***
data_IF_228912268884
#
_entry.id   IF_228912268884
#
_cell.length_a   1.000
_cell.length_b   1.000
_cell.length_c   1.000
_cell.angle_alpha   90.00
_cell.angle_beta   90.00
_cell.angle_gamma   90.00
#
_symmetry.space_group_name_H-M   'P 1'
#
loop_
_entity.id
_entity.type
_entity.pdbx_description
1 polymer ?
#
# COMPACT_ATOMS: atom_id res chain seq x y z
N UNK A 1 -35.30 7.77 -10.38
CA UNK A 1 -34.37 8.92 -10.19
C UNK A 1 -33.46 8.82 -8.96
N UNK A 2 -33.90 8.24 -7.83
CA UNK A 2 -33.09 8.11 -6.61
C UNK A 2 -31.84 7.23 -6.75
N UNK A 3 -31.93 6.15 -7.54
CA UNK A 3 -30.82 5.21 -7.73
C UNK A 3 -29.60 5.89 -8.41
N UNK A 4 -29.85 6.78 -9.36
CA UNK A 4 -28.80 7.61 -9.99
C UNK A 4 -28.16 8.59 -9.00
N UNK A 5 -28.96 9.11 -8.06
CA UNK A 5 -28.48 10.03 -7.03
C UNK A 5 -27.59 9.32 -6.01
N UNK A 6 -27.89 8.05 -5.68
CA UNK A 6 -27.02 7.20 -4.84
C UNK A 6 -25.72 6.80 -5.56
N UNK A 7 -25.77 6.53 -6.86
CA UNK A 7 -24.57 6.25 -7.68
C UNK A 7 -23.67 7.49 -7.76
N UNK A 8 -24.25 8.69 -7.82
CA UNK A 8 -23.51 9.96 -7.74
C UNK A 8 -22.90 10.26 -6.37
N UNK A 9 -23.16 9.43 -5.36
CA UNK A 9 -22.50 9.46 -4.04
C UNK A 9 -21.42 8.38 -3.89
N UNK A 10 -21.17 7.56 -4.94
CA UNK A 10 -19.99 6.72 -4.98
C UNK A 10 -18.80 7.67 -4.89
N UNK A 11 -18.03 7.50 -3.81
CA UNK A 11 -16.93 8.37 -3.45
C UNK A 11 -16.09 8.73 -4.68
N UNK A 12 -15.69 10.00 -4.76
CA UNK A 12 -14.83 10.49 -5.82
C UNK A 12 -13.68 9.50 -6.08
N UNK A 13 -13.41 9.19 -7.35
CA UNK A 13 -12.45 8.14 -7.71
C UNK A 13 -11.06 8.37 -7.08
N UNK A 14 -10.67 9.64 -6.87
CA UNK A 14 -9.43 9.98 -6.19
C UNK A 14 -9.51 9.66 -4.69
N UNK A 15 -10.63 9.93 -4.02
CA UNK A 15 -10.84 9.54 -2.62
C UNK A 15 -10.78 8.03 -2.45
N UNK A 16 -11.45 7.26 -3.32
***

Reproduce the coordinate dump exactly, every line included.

data_IF_228912268884
#
_entry.id   IF_228912268884
#
_cell.length_a   1.000
_cell.length_b   1.000
_cell.length_c   1.000
_cell.angle_alpha   90.00
_cell.angle_beta   90.00
_cell.angle_gamma   90.00
#
_symmetry.space_group_name_H-M   'P 1'
#
loop_
_entity.id
_entity.type
_entity.pdbx_description
1 polymer ?
#
# COMPACT_ATOMS: atom_id res chain seq x y z
N UNK A 1 -35.30 7.77 -10.38
CA UNK A 1 -34.37 8.92 -10.19
C UNK A 1 -33.46 8.82 -8.96
N UNK A 2 -33.90 8.24 -7.83
CA UNK A 2 -33.09 8.11 -6.61
C UNK A 2 -31.84 7.23 -6.75
N UNK A 3 -31.93 6.15 -7.54
CA UNK A 3 -30.82 5.21 -7.73
C UNK A 3 -29.60 5.89 -8.41
N UNK A 4 -29.85 6.78 -9.36
CA UNK A 4 -28.80 7.61 -9.99
C UNK A 4 -28.16 8.59 -9.00
N UNK A 5 -28.96 9.11 -8.06
CA UNK A 5 -28.48 10.03 -7.03
C UNK A 5 -27.59 9.32 -6.01
N UNK A 6 -27.89 8.05 -5.68
CA UNK A 6 -27.02 7.20 -4.84
C UNK A 6 -25.72 6.80 -5.56
N UNK A 7 -25.77 6.53 -6.86
CA UNK A 7 -24.57 6.25 -7.68
C UNK A 7 -23.67 7.49 -7.76
N UNK A 8 -24.25 8.69 -7.82
CA UNK A 8 -23.51 9.96 -7.74
C UNK A 8 -22.90 10.26 -6.37
N UNK A 9 -23.16 9.43 -5.36
CA UNK A 9 -22.50 9.46 -4.04
C UNK A 9 -21.42 8.38 -3.89
N UNK A 10 -21.17 7.56 -4.94
CA UNK A 10 -19.99 6.72 -4.98
C UNK A 10 -18.80 7.67 -4.89
N UNK A 11 -18.03 7.50 -3.81
CA UNK A 11 -16.93 8.37 -3.45
C UNK A 11 -16.09 8.73 -4.68
N UNK A 12 -15.69 10.00 -4.76
CA UNK A 12 -14.83 10.49 -5.82
C UNK A 12 -13.68 9.50 -6.08
N UNK A 13 -13.41 9.19 -7.35
CA UNK A 13 -12.45 8.14 -7.71
C UNK A 13 -11.06 8.37 -7.08
N UNK A 14 -10.67 9.64 -6.87
CA UNK A 14 -9.43 9.98 -6.19
C UNK A 14 -9.51 9.66 -4.69
N UNK A 15 -10.63 9.93 -4.02
CA UNK A 15 -10.84 9.54 -2.62
C UNK A 15 -10.78 8.03 -2.45
N UNK A 16 -11.45 7.26 -3.32